Isn’t that the world that business leaders should try to control?
Shares are traded in the stock market. This is the world where the expectations market exists and shares in businesses are bought and sold among investors.
In this expectations market, investors assess the real market of a commercial enterprise today and, based on that assessment, create expectations as to how the business will likely thrive in the future.
How investors and potential investors view a company’s future likely outcome shapes its stock price in the expectations market. How they expect a company to perform in future shapes its share price.
In an article published in Forbes magazine in November 2011 – ‘The Dumbest Idea In The World: Maximizing Shareholder Value’ – Steve Denning quoted Roger Martin, Dean of the Rotman School of Management (from 1998 to 2013), part of the University of Toronto in Canada, who said:
“What would lead [a CEO] to do the hard, long-term work of substantially improving real-market performance when she can choose to work on simply raising expectations instead? Even if she has a performance bonus tied to real-market metrics, the size of that bonus now typically pales in comparison with the size of her stock-based incentives.”
“Expectations are where the money is. And of course, improving real-market performance is the hardest and slowest way to increase expectations from the existing level.”
In today’s business environment, a CEO is forced to pay careful attention to the expectations market, because if the share price declines steeply, the application of accounting rules classify it as a goodwill impairment (regulation FASB 142).
Cyrus Pallonji Mistry is an Irish-Indian businessman who was Chairman of Tata Group – an Indian multinational giant – from 2012 to 2016. (Image: Adapted from Twitter)
We live in a world where the best managers are the ones who meet expectations.
“During the heart of the Jack Welch era, GE (General Electric) met or beat analysts’ forecasts in 46 of 48 quarters between December 31, 1989, and September 30, 2001 — a 96% hit rate. Even more impressively, in 41 of those 46 quarters, GE hit the analyst forecast to the exact penny — 89% perfection.”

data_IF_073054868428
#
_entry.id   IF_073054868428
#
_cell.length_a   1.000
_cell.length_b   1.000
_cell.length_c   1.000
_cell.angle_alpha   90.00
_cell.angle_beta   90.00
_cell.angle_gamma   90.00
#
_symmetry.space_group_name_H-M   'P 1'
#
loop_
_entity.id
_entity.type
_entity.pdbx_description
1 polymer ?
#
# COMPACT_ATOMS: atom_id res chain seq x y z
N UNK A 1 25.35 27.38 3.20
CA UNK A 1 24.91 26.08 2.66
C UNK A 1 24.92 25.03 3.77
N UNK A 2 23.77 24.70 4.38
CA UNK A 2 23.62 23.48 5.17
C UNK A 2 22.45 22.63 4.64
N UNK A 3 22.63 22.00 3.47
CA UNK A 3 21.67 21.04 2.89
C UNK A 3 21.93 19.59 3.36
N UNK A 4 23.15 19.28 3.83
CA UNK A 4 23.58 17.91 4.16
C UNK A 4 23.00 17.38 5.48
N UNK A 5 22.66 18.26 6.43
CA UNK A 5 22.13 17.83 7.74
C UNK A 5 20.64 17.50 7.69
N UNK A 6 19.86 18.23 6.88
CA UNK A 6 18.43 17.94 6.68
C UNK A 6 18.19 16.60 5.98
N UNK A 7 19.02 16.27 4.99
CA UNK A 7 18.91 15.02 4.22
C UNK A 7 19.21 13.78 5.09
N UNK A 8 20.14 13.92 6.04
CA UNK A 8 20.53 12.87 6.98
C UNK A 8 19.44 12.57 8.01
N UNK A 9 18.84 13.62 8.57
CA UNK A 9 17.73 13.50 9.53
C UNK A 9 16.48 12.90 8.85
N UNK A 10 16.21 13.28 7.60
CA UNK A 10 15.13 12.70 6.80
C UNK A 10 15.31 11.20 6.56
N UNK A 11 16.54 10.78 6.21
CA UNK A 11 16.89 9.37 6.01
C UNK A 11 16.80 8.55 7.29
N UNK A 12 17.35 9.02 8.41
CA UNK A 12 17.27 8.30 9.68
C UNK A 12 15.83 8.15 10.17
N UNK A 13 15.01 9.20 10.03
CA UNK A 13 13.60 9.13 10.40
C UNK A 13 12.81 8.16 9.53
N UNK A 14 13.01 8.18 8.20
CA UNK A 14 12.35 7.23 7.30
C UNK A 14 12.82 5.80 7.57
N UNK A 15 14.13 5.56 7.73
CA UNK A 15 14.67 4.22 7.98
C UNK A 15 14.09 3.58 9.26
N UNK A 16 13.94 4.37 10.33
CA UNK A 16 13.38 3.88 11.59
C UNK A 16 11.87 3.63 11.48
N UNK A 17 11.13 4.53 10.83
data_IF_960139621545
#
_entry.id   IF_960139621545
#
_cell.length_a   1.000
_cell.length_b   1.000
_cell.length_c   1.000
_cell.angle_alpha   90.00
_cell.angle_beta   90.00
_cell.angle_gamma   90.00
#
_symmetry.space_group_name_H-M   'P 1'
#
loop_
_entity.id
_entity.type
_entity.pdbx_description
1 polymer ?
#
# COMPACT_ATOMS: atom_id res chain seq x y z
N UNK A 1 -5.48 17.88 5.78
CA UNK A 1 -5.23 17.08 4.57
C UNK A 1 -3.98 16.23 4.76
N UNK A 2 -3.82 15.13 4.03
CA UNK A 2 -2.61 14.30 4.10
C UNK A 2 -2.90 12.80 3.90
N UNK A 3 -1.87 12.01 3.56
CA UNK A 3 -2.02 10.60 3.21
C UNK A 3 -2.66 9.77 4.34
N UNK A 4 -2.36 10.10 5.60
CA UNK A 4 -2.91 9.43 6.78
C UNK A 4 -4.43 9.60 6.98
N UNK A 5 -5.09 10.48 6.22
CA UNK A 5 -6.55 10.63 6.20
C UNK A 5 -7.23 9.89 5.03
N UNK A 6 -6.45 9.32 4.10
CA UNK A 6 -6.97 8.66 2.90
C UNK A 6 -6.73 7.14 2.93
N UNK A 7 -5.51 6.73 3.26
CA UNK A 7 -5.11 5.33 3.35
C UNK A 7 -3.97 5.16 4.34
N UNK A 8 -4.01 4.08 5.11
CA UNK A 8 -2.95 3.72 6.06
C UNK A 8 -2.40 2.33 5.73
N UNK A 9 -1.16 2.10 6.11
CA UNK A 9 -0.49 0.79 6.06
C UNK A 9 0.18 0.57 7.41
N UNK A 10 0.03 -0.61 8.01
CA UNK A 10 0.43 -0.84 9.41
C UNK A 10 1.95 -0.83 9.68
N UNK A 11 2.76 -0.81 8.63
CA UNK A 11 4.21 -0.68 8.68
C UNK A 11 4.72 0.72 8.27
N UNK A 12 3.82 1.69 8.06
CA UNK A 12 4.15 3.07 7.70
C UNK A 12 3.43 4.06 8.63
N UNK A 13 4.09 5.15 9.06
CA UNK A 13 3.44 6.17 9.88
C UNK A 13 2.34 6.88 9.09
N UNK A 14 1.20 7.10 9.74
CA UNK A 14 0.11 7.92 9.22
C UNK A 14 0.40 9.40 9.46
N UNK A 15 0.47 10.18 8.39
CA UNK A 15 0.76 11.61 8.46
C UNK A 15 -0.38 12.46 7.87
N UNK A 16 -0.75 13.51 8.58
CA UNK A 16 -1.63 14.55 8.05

“And in the remaining seven imperfect quarters, the tolerance was startlingly narrow: four times GE beat the projection by 2 cents, once it beat it by 1 cent, once it missed by 1 cent, and once by 2 cents. Looking at these twelve years of unnatural precision, Jensen asks rhetorically: “What is the chance that could happen if earnings were not being ‘managed’?'”
The chances are virtually zero, Martin replied.
Jack Welch was Chairman and CEO of Generic electric from 1981 to 2001 – during that period, the company’s value increased by four thousand percent. He also said: “Shareholder value is a result, not a strategy . . . Your main constituencies are your employees, your customers and your products.” (Image: Wikipedia)
Martin is not alone in believing that our theories of shareholder value maximization and stock-based compensation have the potential to destroy America’s economy and rot the core out of its style of capitalism.
Martin claims that shareholder value has been reduced by a pervasive emphasis on the expectations market. It has created inappropriate and ill-advised incentives, and brought parasitic, bloodsucking players into our markets.
“The moral authority of business diminishes with each passing year, as customers, employees, and average citizens grow increasingly appalled by the behavior of business and the seeming greed of its leaders,” Martin wrote.
Video – creating shareholder value
This Accenture Academy video explains that according to a study carried out from 1993 to 2010, only 41% of the companies in the S&P 500 created value for their stockholders, while the rest – 59% – destroyed it.